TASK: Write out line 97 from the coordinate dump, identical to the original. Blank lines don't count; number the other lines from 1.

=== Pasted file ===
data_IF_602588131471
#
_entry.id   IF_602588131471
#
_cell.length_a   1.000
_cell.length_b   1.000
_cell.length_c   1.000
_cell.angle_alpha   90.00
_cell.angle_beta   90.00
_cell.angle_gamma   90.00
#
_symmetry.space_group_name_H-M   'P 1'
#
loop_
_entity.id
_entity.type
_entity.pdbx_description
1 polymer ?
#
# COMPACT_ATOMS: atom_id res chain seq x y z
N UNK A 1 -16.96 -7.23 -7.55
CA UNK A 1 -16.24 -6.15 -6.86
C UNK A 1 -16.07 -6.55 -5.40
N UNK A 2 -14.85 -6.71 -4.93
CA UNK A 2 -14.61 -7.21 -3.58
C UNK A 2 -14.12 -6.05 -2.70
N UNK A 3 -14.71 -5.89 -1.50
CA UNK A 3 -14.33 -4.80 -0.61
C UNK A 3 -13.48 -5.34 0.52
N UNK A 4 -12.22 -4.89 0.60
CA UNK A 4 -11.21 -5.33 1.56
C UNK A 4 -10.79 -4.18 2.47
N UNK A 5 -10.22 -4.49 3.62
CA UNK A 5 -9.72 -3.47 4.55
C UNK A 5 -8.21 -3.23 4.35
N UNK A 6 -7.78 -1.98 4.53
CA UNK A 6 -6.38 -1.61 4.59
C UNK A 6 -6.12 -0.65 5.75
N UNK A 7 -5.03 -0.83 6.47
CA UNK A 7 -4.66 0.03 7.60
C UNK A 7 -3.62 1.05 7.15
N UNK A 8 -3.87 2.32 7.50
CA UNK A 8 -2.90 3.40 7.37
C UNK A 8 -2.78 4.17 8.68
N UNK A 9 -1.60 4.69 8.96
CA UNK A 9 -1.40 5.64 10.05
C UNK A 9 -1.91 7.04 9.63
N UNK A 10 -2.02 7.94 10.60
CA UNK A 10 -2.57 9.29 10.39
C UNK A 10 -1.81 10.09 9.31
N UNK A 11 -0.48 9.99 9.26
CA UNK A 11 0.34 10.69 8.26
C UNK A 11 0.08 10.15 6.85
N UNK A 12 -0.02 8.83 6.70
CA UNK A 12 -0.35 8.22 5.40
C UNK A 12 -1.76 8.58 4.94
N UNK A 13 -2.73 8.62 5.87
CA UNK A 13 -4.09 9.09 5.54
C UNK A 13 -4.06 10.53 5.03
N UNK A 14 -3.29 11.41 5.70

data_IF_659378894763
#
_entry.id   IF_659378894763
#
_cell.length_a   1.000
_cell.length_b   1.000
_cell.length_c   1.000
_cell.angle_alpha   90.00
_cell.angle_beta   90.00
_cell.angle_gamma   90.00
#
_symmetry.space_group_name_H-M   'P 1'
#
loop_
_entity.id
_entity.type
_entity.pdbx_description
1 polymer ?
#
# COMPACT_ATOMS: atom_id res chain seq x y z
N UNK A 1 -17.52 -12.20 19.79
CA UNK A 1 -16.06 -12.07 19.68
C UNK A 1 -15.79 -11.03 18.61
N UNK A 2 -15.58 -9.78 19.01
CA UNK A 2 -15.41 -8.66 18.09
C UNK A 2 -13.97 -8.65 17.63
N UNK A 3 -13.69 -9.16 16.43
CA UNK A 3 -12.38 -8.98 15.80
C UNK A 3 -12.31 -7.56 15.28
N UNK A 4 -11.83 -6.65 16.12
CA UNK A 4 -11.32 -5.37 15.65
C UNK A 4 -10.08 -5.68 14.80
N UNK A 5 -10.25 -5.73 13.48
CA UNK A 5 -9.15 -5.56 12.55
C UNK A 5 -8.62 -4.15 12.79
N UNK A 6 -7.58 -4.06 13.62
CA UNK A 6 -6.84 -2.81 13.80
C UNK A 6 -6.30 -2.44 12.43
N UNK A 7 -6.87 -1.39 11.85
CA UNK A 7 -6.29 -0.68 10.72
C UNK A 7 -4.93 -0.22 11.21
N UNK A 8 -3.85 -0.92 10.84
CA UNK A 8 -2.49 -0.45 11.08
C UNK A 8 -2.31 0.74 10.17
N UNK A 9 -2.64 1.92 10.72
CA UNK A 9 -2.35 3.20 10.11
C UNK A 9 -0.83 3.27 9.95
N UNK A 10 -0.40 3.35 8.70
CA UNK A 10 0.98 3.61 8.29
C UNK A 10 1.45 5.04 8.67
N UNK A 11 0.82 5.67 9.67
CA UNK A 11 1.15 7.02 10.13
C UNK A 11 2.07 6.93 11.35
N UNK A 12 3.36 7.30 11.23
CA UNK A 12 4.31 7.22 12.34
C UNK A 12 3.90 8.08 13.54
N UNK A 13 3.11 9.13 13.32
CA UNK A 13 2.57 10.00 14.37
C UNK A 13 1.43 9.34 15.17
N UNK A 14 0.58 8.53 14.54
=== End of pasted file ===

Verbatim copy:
CA UNK A 6 -6.84 -2.81 13.80